Yesterday’s lovely weather and north wind gifted me a long but exhausting day in the field, focused on warbler migrants in Galveston’s Lafitte Cove motte. I have many GBs of photos to develop.
Today is another stellar forecast, and with summer heat and humidity just around the corner, it is too lovely a day to spend indoors developing photographs.
I must confess a wee bit of exhaustion this morning after carrying my 400mm lens, camera, binoculars and daypack some six+ hours yesterday. So today I’ll make a late morning start for a more car-centric birding day, giving chase to shorebirds.
Before heading out, I wanted to post my favorite Louisiana Waterthrush photos from last week’s trip to High Island. Although the Louisiana Waterthrush makes a summer home in East Texas, and much of the Eastern U.S., it is considered a coastal migrant.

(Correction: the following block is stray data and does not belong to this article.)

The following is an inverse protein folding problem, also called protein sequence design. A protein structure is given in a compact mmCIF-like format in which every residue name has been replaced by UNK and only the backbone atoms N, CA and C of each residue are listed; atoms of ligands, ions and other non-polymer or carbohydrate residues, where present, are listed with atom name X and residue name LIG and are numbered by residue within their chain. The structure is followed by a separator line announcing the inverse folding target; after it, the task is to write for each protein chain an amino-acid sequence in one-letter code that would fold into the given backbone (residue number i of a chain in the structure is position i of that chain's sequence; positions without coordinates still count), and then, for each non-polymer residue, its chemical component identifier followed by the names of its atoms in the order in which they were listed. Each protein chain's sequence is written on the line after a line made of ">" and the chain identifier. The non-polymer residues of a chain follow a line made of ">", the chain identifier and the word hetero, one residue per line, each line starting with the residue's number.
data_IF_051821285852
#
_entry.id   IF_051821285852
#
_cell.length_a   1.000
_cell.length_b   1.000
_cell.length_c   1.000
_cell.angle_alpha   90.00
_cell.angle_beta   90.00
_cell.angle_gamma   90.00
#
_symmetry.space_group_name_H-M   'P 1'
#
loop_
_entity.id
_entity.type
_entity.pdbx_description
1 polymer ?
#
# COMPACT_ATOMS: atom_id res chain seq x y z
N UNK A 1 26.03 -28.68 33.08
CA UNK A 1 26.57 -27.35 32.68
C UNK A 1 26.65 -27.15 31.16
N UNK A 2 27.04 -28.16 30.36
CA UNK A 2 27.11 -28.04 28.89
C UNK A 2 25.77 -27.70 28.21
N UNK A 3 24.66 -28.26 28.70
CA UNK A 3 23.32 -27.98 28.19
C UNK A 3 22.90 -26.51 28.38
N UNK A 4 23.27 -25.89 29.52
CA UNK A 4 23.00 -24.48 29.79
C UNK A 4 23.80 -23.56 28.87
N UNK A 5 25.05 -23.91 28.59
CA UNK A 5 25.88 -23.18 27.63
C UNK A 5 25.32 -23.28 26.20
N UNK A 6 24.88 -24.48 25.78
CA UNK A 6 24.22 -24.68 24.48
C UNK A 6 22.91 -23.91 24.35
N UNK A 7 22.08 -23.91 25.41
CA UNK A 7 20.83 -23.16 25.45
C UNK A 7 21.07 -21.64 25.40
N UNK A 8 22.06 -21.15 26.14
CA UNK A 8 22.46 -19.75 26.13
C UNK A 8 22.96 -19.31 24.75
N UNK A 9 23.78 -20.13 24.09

After several hours of birding the hot spot areas of Boy Scout Woods, I stepped away from the human crowds, walking the back trail into what I call the “Prehistoric Swamp Area” of these woods.
Go back into this section of High Island most of the year, and mosquitoes will be the crowds that surround you. Go back into this section of High Island with a small crowd of birders, and the feathered Ones will mostly hide from you.
But quietly walk into this area alone under perfect springtime conditions, stand very still for the time it takes, and you will likely watch a Louisiana Waterthrush come dancing your way, oblivious to her big-eyed, funny-hatted audience.
I quietly watched this Louisiana Waterthrush a long time, moving in-and-out of the dappled light. Her movements stayed with me throughout the week, and this past Saturday I sat down with my Mountain Dulcimer and wrote a simple little reel to pay tribute. The Louisiana Waterthrush reel:
(As always, click on photos to enlarge):
May all your days be birdy days!